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A Completely Customized QR Code Scanning Experience


Everyone, by now, knows that the internet is all about customized and personalized experience. This makes users and internet surfers feel important and special whenever they perform searches on the internet. It looks like mobile surfacing and QR Codes is about to become personalized too as Macy’s and Home Depot embark on a pretty ambitious (by today’s standards) marketing ‘adventure’. 

Scanning a QR Code typically brings you to a specific webpage – for example, if you see a banner outside of a shop and if you scan it, you will be taken to a specific destination, like the company’s web page or its social networking account. What Macy’s and Home Depot intends to do is to pull out surfing activities and history of activities performed by the mobile owners in order to bring them an evaluated and customized results. 

Thee system is new hence, I would say that the results would probably be a little…unpredictable at this point but it is an interesting concept. 

Newbies who are just getting accustomed to seeing these black-and-white codes must be perplexed with yet another new development in mobile technology. But I am sure you will all adjust in time because it looks like QR Code technology is definitely here to stay, like it or not. 

What is important for such a system is for it not to pre-judge the phone user. Just because the mobile phone user has never scanned, typed or searched for coffee beans in the phone (using the phone) does not mean that the mobile user will NEVER be interested in coffee beans in the near future. The system needs to keep all other possible options available. If you do not understand what all this customization is about, here’s what it is in the nutshell – it is like digging into the browsing history and cookies stored up in a computer whenever you make searches on the internet. It is also accessing the memory of the mobile phone to personalize the results.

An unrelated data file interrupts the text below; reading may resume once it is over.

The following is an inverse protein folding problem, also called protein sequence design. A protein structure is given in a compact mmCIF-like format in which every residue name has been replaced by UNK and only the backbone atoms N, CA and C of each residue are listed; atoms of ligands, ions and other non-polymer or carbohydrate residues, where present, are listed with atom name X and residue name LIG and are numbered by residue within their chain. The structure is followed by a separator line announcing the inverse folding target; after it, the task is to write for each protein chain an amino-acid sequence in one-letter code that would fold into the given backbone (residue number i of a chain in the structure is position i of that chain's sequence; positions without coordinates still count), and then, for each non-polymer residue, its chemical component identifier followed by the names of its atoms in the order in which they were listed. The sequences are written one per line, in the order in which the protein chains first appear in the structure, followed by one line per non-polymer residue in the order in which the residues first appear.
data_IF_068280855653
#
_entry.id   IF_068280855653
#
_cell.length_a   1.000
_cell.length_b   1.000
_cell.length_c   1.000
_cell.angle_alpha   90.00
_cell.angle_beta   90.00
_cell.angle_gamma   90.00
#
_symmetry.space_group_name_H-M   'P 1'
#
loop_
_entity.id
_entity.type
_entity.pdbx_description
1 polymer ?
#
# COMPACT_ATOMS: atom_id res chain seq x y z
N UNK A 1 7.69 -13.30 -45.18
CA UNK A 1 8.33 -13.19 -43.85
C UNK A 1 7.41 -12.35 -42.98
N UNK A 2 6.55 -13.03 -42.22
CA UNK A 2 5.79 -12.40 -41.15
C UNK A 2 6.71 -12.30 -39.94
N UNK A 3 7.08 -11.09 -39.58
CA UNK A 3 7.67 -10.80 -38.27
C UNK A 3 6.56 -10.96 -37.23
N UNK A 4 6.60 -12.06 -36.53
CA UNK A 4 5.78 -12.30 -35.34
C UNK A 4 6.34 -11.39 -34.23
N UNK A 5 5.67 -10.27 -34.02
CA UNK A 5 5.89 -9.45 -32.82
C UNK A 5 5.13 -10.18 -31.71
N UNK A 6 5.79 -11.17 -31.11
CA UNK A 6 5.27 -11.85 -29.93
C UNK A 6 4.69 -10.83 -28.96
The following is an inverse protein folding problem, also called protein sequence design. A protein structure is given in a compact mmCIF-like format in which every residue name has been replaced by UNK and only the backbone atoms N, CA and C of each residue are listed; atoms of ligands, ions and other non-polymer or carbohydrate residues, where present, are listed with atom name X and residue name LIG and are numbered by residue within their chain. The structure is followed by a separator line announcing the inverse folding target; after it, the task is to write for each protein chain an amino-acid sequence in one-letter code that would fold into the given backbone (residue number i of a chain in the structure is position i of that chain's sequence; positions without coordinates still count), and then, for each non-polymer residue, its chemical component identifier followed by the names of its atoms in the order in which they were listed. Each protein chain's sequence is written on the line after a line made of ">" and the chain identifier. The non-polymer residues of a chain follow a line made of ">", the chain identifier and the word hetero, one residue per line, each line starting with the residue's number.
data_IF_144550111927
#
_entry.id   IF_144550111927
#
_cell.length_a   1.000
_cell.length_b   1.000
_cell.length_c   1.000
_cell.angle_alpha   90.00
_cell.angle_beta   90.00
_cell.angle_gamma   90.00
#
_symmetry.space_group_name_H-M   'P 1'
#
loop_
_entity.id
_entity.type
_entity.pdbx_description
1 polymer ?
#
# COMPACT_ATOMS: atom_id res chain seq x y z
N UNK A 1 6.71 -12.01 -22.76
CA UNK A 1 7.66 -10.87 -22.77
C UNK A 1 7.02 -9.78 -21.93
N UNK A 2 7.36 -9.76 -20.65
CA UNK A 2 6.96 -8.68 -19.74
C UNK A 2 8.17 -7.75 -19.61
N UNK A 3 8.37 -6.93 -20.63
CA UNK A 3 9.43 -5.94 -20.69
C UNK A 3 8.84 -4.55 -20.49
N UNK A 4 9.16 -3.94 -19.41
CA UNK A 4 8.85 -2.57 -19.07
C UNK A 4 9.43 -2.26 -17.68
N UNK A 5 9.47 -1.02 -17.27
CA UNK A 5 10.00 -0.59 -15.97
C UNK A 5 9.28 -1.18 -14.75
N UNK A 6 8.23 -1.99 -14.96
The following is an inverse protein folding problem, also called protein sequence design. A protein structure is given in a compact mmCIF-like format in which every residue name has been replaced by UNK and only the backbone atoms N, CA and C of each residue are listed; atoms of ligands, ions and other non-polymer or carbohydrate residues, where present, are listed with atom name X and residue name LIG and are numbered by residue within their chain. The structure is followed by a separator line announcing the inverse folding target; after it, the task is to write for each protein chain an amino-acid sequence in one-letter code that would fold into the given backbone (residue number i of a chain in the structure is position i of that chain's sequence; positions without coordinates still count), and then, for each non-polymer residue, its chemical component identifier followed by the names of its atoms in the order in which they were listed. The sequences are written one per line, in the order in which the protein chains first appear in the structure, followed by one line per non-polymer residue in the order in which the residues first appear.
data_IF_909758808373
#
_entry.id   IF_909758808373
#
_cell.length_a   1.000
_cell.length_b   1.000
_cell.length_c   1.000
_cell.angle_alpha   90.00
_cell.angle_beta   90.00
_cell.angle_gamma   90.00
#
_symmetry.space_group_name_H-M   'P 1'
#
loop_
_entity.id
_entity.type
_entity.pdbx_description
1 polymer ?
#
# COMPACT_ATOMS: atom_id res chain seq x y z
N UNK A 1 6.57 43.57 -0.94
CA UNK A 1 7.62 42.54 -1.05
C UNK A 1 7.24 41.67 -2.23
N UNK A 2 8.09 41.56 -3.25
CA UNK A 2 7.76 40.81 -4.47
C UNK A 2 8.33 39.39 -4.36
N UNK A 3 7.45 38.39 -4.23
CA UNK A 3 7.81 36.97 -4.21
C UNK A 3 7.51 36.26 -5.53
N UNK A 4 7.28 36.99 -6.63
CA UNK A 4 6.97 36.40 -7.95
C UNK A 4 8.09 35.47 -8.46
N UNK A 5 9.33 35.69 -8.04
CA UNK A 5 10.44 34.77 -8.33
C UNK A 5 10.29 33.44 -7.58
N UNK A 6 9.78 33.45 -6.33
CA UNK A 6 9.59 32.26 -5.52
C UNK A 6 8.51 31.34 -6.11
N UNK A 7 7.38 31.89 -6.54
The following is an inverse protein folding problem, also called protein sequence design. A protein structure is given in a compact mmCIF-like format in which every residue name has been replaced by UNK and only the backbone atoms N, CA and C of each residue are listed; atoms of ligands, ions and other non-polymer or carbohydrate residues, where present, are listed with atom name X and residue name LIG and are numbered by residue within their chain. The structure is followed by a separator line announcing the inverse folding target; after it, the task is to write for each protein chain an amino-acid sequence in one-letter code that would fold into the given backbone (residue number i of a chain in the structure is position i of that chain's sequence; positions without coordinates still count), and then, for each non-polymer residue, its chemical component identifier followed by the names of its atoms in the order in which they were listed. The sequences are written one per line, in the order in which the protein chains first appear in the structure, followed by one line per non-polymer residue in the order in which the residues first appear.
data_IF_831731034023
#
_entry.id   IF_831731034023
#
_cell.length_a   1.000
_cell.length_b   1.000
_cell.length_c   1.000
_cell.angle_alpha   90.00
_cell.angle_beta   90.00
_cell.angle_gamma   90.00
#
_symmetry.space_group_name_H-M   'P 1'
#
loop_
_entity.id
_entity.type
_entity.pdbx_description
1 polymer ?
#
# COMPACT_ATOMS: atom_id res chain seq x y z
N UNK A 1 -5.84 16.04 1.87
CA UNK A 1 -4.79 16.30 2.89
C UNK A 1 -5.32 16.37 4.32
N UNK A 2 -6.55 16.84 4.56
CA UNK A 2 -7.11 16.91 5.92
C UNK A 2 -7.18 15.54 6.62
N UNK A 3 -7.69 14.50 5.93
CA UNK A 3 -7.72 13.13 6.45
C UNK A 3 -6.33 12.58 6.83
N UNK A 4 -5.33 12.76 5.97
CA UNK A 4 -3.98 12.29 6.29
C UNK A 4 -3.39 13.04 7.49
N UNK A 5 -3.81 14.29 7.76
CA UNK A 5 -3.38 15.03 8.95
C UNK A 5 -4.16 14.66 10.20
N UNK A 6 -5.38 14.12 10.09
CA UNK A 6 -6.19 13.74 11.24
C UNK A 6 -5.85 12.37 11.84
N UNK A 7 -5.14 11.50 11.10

I hope that cleared up some stuff for you. As long as the mobile phone user carries the mobile phone with him or her thoughout the day and does not own more than one phone, then the system can be pretty accurate. The problem is when the owner of the phone CHANGES phone (which, in Asia, is pretty often, it seems). The history and memory stored in the phone disappears along with the owner. You can’t transfer the memory stored in a phone. 

What do you think? Would you find it acceptable for a QR Code system to access all of your activities on your phone?

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